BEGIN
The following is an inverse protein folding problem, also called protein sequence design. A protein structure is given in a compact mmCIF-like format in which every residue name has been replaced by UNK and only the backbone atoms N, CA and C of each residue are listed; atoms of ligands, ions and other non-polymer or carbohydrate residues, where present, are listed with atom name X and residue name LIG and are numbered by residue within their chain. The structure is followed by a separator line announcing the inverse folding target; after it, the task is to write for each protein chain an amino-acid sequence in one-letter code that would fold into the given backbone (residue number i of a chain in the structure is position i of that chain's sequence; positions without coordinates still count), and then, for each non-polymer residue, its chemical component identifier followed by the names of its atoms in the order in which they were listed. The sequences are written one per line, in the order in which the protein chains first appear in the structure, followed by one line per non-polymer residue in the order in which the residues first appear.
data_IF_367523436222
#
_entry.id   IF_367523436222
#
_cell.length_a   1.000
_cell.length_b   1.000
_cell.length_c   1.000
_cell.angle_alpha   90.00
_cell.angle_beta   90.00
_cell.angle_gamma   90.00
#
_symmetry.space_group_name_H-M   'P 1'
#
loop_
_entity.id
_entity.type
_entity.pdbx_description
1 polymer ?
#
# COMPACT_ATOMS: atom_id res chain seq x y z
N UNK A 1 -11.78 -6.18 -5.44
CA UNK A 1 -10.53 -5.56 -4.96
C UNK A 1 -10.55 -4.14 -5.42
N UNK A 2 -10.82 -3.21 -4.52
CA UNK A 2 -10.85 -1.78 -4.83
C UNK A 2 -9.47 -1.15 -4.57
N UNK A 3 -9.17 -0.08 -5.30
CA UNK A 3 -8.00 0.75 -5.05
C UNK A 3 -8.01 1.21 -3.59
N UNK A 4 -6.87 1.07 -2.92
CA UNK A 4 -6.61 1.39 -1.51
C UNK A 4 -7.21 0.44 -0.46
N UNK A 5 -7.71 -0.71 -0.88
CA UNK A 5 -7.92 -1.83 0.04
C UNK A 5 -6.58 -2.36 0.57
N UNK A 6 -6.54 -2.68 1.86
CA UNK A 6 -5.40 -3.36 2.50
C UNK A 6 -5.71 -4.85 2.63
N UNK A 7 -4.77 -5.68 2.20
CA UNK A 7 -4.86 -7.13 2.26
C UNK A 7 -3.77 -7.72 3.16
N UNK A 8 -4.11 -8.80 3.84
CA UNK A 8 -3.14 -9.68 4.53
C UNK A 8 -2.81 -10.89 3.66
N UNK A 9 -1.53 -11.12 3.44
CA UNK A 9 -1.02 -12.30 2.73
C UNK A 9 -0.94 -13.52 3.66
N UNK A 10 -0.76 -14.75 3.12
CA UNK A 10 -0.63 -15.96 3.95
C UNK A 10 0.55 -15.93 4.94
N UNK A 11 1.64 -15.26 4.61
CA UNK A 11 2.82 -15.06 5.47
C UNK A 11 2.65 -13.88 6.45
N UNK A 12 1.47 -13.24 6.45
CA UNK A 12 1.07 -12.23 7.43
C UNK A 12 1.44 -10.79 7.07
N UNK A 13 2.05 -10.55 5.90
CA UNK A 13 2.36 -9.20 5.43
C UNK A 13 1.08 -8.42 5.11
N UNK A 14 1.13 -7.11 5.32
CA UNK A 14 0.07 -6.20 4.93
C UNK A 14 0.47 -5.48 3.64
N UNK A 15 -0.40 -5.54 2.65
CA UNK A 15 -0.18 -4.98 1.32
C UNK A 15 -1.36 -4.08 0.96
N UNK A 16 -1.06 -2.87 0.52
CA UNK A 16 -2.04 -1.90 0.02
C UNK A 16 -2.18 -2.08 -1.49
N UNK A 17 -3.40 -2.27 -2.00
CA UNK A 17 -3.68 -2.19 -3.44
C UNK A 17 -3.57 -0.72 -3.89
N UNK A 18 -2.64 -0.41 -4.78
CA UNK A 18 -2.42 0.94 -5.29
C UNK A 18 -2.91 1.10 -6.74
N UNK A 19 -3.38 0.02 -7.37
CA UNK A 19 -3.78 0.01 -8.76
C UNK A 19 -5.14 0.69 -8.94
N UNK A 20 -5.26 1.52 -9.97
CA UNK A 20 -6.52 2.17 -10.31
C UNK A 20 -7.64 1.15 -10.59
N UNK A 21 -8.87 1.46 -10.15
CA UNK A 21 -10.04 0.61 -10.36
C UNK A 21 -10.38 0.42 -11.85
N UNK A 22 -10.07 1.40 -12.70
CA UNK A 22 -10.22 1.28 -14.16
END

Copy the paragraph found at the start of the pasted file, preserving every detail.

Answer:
The following is an inverse protein folding problem, also called protein sequence design. A protein structure is given in a compact mmCIF-like format in which every residue name has been replaced by UNK and only the backbone atoms N, CA and C of each residue are listed; atoms of ligands, ions and other non-polymer or carbohydrate residues, where present, are listed with atom name X and residue name LIG and are numbered by residue within their chain. The structure is followed by a separator line announcing the inverse folding target; after it, the task is to write for each protein chain an amino-acid sequence in one-letter code that would fold into the given backbone (residue number i of a chain in the structure is position i of that chain's sequence; positions without coordinates still count), and then, for each non-polymer residue, its chemical component identifier followed by the names of its atoms in the order in which they were listed. The sequences are written one per line, in the order in which the protein chains first appear in the structure, followed by one line per non-polymer residue in the order in which the residues first appear.